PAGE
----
Scientists are warning of a new earthquake danger in Northern California. They’ve discovered that two fault lines link together north of San Francisco, creating a new risk for the nearly seven million people living in the Bay Area.
Some 1,200 emergency responders took part in an earthquake drill Thursday, and hundreds of scientists, engineers and politicians gather Friday in Los Angeles to discuss the next big quake, reports CBS News correspondent Mireya Villarreal.
Here’s what happens in the drill: A magnitude 7.8 earthquake hits California and the clock is ticking. National guardsman are working to pull a trapped man from an elevator shaft, while a specially trained dog searches for stranded survivors.
This is meant to help emergency responders prepare for the real thing.
“We want to be the best prepared, the best trained and the most efficient as possible,” said Major Richard Chappell.
But these extreme scenarios could easily become reality. USGS scientists recently discovered that two of the country’s most dangerous faults -- once thought to be at least two miles apart -- are actually connected, creating one massive 118-mile long fault. Using an acoustic device, they confirmed that the Hayward fault meets the Rogers Creek fault in the shallow waters of the San Pablo Bay near San Francisco.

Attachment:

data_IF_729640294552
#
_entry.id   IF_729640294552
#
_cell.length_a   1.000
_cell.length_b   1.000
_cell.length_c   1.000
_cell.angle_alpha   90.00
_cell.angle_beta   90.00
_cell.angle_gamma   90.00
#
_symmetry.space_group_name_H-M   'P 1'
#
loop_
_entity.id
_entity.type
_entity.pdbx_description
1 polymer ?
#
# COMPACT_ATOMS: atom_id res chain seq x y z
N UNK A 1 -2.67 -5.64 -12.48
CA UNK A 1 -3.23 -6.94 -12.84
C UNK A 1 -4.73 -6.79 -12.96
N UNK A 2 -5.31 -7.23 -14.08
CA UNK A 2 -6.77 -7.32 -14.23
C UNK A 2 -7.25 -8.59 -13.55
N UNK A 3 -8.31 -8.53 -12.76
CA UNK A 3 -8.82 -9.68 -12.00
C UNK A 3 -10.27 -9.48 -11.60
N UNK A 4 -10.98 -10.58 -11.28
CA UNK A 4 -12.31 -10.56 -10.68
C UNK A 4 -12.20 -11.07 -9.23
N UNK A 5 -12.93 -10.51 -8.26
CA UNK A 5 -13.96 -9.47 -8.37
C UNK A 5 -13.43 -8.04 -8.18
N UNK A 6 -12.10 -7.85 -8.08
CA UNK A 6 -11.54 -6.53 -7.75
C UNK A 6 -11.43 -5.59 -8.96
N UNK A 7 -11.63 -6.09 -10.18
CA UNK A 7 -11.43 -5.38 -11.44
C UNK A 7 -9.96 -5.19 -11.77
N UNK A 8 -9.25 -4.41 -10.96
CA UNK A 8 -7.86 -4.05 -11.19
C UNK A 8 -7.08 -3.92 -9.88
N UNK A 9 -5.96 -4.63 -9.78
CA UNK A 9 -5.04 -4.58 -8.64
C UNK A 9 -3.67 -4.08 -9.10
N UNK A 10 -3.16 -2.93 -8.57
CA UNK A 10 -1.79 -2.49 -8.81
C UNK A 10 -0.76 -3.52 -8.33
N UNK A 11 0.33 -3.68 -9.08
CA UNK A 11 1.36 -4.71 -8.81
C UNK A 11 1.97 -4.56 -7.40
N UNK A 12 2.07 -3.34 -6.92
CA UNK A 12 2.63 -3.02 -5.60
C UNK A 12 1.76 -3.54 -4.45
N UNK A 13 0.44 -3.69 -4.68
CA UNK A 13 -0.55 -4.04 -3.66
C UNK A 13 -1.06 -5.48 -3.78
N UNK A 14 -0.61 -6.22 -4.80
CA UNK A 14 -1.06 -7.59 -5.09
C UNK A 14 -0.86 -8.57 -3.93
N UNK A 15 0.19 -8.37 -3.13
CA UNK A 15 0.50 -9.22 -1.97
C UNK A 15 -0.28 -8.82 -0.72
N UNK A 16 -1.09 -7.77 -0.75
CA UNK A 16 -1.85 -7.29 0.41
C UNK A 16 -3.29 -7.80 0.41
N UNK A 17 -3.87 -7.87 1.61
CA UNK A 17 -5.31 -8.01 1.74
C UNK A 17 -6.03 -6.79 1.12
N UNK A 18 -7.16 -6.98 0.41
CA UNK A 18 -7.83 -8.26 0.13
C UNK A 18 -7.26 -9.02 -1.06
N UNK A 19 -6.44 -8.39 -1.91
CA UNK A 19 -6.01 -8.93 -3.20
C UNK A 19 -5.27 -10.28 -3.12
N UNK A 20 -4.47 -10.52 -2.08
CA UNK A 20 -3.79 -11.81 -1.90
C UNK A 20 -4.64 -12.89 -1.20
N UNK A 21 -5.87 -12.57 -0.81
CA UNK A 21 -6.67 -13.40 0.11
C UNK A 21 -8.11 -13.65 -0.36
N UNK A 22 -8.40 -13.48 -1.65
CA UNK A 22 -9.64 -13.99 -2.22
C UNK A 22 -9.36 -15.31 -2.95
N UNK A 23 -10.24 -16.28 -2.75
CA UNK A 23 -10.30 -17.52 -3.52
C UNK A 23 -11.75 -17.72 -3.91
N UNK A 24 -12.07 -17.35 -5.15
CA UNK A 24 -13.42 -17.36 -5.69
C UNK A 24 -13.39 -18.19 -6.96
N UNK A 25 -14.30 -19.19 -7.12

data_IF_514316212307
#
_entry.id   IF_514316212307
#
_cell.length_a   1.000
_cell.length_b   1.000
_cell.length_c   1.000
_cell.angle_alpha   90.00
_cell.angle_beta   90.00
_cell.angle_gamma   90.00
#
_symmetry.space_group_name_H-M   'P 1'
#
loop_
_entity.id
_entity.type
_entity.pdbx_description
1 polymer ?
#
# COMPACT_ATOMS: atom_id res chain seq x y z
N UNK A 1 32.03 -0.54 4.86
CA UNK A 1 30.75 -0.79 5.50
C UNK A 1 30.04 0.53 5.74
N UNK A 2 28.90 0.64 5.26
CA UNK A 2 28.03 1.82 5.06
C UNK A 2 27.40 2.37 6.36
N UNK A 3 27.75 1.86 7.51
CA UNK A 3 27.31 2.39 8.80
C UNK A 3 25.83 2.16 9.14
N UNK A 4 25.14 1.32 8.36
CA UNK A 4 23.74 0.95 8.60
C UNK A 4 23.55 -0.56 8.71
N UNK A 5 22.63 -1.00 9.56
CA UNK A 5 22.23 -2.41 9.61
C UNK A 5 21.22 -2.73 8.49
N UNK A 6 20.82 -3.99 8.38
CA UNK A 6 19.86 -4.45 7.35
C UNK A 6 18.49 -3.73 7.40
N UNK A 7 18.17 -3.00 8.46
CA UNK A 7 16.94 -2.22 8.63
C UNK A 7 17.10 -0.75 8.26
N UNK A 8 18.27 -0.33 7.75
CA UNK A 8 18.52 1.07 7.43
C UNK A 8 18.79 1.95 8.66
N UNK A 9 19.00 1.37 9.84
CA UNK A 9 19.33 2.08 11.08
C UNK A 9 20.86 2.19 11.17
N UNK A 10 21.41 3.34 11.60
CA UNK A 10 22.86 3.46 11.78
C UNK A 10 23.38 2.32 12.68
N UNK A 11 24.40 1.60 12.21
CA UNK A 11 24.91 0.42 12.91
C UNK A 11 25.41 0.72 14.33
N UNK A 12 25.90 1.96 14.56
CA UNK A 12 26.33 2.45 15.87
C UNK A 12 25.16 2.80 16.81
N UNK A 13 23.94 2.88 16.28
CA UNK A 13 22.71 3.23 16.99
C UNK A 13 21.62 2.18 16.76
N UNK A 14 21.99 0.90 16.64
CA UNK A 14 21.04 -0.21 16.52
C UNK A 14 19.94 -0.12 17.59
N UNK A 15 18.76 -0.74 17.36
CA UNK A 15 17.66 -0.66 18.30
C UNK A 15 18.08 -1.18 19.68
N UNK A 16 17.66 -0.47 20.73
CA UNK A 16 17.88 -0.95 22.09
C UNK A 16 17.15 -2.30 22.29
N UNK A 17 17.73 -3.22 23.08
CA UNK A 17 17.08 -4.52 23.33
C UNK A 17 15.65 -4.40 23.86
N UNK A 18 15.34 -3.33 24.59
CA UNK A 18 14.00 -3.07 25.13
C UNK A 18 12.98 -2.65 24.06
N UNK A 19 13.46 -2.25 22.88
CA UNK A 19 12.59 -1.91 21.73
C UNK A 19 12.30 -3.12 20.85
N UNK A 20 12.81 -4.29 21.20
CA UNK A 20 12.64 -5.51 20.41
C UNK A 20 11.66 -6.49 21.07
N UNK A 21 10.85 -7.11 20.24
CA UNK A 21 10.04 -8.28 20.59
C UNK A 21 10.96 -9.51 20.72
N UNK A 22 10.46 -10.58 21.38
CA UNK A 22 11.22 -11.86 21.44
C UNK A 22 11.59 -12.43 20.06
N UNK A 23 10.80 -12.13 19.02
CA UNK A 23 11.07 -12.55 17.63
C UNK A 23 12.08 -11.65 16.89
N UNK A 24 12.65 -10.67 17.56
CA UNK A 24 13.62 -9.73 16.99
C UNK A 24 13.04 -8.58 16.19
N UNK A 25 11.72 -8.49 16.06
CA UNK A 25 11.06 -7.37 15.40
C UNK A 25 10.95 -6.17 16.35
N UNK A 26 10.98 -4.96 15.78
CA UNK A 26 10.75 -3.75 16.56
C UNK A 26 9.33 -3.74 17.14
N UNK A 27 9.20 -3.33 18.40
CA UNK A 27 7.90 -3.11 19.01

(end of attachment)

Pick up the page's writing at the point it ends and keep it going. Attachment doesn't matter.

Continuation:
“The longer a fault, the larger an earthquake it can produce, and if the Hayward and Rogers Creek faults went together along their entire length, it would up to a magnitude 7.4,” said USGS geophysicist Janet Watt.
“What kind of damage are we talking about here?” Villarreal asked.
“More damage than Hurricane Katrina in terms of loss,” Watt said.
In 1906, the San Francisco earthquake leveled entire neighborhoods, killing thousands. In 1989, the Loma Prieta earthquake killed 63 people and caused $6 billion in damage.
“Folks in the Bay Area need to be prepared for a strong earthquake,” Watt said.
Watt’s team is trying to predict the future by studying when earthquakes occurred here in the past and how often.
When an earthquake occurs, the sediment along the fault line shifts, which creates a time stamp in the mud. Watt’s team drops these long tubes into the Bay floor to collect samples.
The cores are pulled from the water and cut, sliced open and photographed.
“You can think of it as looking down through time. If we can find a date for those flat layers on top and then the layers that are offset, we can bracket in the age of when an earthquake happened on that fault,” Watt said.
Watt’s research will help scientists better understand these two faults, as their potential for damage makes emergency preparation like this even more essential.